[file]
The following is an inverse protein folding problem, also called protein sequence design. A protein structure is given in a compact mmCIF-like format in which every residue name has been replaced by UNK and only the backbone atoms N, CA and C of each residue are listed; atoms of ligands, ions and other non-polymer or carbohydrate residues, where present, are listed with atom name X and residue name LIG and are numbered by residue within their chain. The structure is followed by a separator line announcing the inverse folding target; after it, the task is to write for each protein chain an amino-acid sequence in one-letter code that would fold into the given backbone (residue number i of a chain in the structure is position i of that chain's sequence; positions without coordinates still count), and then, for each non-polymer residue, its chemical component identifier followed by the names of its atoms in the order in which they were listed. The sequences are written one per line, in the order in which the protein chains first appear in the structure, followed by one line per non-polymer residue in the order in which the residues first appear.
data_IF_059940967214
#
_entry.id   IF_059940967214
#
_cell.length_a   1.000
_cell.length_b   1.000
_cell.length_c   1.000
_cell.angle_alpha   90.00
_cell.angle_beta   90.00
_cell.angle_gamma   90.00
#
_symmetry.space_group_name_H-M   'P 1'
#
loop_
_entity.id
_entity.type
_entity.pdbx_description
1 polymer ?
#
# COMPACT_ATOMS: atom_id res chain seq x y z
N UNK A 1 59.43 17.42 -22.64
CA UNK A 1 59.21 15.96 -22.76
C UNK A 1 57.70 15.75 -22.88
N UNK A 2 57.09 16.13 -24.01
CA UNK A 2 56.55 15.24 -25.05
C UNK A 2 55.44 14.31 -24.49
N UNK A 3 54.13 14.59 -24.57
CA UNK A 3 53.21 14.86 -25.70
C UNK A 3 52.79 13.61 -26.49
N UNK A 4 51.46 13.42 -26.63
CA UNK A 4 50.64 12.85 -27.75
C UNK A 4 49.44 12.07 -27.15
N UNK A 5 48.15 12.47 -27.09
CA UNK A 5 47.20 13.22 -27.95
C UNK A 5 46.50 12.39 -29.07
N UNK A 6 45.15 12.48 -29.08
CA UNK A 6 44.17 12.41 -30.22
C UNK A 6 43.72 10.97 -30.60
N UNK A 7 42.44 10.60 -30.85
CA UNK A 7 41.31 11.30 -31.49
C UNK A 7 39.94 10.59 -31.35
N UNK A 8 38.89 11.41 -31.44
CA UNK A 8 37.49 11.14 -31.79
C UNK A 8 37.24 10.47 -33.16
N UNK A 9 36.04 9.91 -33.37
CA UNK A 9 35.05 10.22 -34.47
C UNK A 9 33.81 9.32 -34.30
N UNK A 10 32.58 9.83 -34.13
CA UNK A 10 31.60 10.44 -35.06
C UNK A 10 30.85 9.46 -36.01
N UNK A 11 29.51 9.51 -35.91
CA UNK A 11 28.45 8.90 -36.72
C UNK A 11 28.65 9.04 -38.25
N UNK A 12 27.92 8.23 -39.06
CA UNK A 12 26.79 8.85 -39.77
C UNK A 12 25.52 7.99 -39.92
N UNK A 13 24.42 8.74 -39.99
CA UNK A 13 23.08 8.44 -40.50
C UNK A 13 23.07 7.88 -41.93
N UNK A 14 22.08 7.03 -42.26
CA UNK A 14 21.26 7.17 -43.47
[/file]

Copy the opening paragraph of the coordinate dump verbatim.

The following is an inverse protein folding problem, also called protein sequence design. A protein structure is given in a compact mmCIF-like format in which every residue name has been replaced by UNK and only the backbone atoms N, CA and C of each residue are listed; atoms of ligands, ions and other non-polymer or carbohydrate residues, where present, are listed with atom name X and residue name LIG and are numbered by residue within their chain. The structure is followed by a separator line announcing the inverse folding target; after it, the task is to write for each protein chain an amino-acid sequence in one-letter code that would fold into the given backbone (residue number i of a chain in the structure is position i of that chain's sequence; positions without coordinates still count), and then, for each non-polymer residue, its chemical component identifier followed by the names of its atoms in the order in which they were listed. The sequences are written one per line, in the order in which the protein chains first appear in the structure, followed by one line per non-polymer residue in the order in which the residues first appear.